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Prairie Fare: Think Green for Grocery Sacks

Julie Garden-Robinson, NDSU Extension Food and Nutrition Specialist Julie Garden-Robinson, NDSU Extension Food and Nutrition Specialist
To keep your food safe and be “green” at the same time, launder reusable cloth bags regularly.

By Julie Garden-Robinson, Food and Nutrition Specialist

NDSU Extension Service

As we were driving away from the grocery store, we noticed the grocery shoppers lugging plastic sacks to their cars. Seeing their sacks triggered a memory.

“We’ve really cut down on the number of plastic grocery bags in our house,” my husband commented.

“That’s for sure! Do you remember our closet?” I asked.

“Yeah, we had bags stuffed with bags,” he said.

I still could visualize our hall closet filled with bags. The accordion doors were ready to burst open. That was not a positive memory. I had plenty of other stuff that needed a home in that closet.

Fortunately, we became enlightened consumers and recycled a vanload of bags. Then we switched to reusable cloth grocery bags. We keep about a dozen cloth bags in the pocket behind the driver’s seat, and we probably have decreased our bag use by 80 percent. We reuse the remaining plastic sacks as trash bags.

Cloth grocery bags are more environmentally friendly and solve some home-clutter issues. However, are there potential issues with reusable cloth grocery bags?

As you might guess, any time you reuse something related to food, the risk of cross-contamination is present.

The Canadian Environment and Plastics Industry commissioned a study to determine the presence of bacteria, yeasts and molds in reusable grocery sacks. The researchers noted that nearly two-thirds of the bags were contaminated with some type of germ. About 30 percent of the bags had unsafe levels of bacteria, which could promote foodborne illness. About 40 percent harbored molds and yeast that could trigger allergic reactions and infections.

According to the researchers, reusable cloth bags could be contaminated by meat juices. The moist environment of a cloth bag after hauling fresh fruits, vegetables or frozen foods can be conducive to the growth of a variety of germs.

Knowing these potential contamination issues has prompted a couple of actions in our house. We have designated our red cloth bags as “meat bags,” and other foods are not placed in the meat bags. Some companies sell several sets of bags in different colors so you can designate different bag colors for different foods. For example, you could use a green bag for fresh produce.

I haven’t completely given up plastic sacks at the grocery store, though. To avoid cross-contamination, I put meat in the small plastic bags available at the meat cooler. Then I place the meat at the lower level of the grocery cart, away from fresh produce. Finally, the meat goes in the red cloth bag on the way home.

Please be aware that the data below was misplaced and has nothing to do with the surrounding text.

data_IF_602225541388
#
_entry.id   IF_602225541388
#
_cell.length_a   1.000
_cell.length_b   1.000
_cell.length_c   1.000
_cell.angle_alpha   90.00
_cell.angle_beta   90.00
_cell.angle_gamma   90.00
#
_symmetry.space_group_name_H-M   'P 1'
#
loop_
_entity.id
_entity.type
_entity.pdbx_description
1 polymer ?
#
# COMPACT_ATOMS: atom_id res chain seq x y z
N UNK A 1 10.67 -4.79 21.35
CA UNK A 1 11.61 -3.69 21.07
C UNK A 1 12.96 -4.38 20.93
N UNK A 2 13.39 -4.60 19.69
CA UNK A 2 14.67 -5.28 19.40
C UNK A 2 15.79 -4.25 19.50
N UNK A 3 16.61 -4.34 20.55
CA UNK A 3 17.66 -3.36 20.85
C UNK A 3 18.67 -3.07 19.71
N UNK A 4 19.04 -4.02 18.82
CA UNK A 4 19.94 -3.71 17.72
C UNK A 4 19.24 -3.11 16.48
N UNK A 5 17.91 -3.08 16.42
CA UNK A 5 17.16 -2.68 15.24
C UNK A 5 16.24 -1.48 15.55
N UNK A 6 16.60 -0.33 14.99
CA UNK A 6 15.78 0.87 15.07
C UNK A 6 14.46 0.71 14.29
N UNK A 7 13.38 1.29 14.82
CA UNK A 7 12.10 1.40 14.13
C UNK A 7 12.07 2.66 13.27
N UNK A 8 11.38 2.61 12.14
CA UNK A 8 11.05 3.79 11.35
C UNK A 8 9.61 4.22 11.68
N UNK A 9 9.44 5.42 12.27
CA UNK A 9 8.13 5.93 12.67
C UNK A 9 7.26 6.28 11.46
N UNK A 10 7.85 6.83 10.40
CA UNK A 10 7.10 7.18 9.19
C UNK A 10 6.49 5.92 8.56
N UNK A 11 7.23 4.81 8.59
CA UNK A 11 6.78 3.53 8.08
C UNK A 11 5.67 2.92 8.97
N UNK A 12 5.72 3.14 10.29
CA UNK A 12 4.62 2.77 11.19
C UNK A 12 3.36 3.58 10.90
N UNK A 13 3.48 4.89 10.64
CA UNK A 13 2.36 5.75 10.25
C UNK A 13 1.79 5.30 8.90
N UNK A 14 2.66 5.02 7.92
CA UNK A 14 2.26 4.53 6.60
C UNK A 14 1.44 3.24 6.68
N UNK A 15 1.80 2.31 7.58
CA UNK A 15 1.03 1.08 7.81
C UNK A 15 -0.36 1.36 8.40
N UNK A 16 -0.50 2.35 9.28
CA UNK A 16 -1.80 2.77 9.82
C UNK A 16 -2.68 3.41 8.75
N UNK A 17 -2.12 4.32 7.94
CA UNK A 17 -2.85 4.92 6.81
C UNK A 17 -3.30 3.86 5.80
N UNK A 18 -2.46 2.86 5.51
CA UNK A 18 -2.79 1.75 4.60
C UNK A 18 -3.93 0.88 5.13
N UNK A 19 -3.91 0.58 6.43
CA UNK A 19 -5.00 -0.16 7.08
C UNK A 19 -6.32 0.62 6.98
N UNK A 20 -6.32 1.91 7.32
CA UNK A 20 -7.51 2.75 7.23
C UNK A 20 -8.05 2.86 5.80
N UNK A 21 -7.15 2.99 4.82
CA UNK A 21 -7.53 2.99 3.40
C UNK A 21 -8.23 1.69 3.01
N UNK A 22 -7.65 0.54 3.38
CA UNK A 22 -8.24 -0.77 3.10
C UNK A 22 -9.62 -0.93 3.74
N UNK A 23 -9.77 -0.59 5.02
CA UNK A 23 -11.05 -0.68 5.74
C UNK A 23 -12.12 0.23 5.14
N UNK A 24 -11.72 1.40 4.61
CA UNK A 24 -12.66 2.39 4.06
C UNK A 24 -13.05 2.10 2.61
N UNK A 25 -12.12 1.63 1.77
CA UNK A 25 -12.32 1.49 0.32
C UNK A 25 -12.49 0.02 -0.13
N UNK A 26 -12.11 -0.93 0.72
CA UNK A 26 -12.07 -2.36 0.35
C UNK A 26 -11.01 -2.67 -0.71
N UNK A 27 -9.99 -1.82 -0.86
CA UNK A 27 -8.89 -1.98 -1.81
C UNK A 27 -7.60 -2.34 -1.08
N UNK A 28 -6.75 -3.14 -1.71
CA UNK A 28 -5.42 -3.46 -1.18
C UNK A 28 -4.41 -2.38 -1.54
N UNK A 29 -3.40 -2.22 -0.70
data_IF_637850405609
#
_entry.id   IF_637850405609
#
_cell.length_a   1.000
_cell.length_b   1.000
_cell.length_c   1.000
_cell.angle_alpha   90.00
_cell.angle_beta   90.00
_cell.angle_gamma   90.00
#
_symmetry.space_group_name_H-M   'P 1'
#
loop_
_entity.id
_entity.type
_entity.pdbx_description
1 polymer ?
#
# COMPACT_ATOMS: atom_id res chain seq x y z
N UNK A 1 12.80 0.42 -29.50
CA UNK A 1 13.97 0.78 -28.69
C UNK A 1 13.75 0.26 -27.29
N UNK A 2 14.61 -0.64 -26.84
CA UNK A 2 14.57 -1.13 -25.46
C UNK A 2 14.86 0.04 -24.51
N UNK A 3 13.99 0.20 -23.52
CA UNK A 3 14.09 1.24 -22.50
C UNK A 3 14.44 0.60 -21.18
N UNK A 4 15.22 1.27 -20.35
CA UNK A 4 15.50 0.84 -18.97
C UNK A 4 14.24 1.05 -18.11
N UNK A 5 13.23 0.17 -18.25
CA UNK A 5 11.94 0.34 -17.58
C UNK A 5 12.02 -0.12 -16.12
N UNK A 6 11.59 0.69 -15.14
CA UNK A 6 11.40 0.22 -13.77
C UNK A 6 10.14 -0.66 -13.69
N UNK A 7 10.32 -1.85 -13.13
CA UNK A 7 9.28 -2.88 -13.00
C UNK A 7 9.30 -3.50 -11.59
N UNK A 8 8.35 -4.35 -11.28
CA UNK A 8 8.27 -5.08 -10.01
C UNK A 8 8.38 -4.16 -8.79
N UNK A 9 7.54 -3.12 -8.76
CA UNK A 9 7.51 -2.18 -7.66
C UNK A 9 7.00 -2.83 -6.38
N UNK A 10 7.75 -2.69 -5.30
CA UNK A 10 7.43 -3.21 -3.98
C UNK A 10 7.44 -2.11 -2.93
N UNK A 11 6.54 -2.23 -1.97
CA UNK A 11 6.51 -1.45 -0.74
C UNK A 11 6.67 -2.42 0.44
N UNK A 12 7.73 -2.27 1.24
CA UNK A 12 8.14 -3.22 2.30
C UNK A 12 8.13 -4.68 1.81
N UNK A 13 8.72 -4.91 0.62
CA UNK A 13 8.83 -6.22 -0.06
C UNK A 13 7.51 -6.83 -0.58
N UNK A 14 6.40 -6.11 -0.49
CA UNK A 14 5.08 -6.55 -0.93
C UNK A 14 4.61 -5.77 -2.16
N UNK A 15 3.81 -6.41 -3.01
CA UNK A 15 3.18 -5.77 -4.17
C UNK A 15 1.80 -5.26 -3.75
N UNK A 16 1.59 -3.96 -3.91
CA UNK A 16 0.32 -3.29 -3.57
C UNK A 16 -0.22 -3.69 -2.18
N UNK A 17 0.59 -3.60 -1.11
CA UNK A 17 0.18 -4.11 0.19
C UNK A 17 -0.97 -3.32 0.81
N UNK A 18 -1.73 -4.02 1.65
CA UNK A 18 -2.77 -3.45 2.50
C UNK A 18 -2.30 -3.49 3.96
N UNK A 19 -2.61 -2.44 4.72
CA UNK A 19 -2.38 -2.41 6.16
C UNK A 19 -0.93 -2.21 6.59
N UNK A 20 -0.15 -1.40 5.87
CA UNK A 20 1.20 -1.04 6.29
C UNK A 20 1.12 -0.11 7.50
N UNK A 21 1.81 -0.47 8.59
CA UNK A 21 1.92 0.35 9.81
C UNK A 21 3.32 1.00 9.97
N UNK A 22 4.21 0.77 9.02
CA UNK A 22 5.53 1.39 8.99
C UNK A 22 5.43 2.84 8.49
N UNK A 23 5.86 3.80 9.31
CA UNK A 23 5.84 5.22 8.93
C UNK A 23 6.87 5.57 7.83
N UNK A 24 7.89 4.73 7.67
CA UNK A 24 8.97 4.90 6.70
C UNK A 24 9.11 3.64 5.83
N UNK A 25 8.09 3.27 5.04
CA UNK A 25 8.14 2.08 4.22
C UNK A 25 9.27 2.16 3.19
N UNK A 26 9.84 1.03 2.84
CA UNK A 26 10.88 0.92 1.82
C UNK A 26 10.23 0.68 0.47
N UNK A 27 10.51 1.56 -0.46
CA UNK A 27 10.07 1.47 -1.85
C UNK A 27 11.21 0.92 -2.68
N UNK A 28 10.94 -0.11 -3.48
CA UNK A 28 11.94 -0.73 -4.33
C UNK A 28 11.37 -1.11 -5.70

I separate the types of meat from each other, too. For example, red meat goes in one plastic bag, while poultry goes in another bag. I have a reason for doing this. Different types of meat are cooked to different temperatures for quality and safety. Ground beef, for example, is cooked to 160 degrees, while chicken is cooked to 165 degrees.

Think about where you set your grocery sacks, too. Do your grocery sacks ever spend time on the parking lot while you open your trunk? When you retrieve your bags, do you set them on your garage floor? Would you feel comfortable eating a meal directly from the parking lot or from the trunk of your vehicle?

If you set your grocery sacks on a dirty surface and then on your kitchen counter, you could be adding some “ingredients” from the parking lot or your vehicle to your next menu. If you place your bags on the kitchen counter or table, be sure to wash these surfaces thoroughly before preparing or serving food.

To keep your food safe and be “green” at the same time, launder reusable cloth bags regularly.

Sometimes fresh produce can dampen the insides of bags. Since germs thrive in a moist environment, so don’t be a friendly “host.” Be sure to let reusable cloth bags dry thoroughly before you store them.

Have you made your grocery list for the week? Here’s an easy recipe courtesy of “Eat Right Montana.” You can “recycle” leftover roasted chicken or turkey in this recipe, too.

For more information about food and nutrition, visit the NDSU Extension Service Web site at

Terry’s Terrific Tortilla Soup

4 corn tortillas

1/2 c. chopped onion

1/4 tsp. garlic powder (or 1/2 tsp. minced garlic)

1 1/2 c. diced chicken breast meat (or use leftover roasted chicken or turkey)

1/4 tsp. chili powder

1/4 tsp. cumin

2 cans low-sodium chicken broth

1 (15-ounce) can diced tomatoes (with juice)

1 (4-ounce) can chopped green chilies (with juice)

1/2 c. reduced-fat shredded cheddar cheese

Preheat oven to 400 degrees. Cut tortillas into thin strips. Bake on lightly greased cookie sheet for about seven minutes, or until crisp. Prepare ingredients. Spray cooking pot with cooking spray, add chicken (or turkey) and stir until thoroughly cooked (or reheated). Add onion, garlic, chili powder and cumin. Cook and stir two minutes. Stir in broth, tomatoes and chilies. Bring to a boil. Reduce heat and simmer for 10 minutes. Serve soup topped with tortilla strips and cheese.

Makes four servings. Each serving has 141 calories, 2.6 grams (g) of fat, 19 g of carbohydrate, 3 g of fiber and 300 milligrams of sodium.

(Julie Garden-Robinson, Ph.D., L.R.D., is a North Dakota State University Extension Service food and nutrition specialist and associate professor in the Department of Health, Nutrition and Exercise Sciences.)

NDSU Agriculture Communication

Source:Julie Garden-Robinson, (701) 231-7187,
Editor:Rich Mattern, (701) 231-6136,
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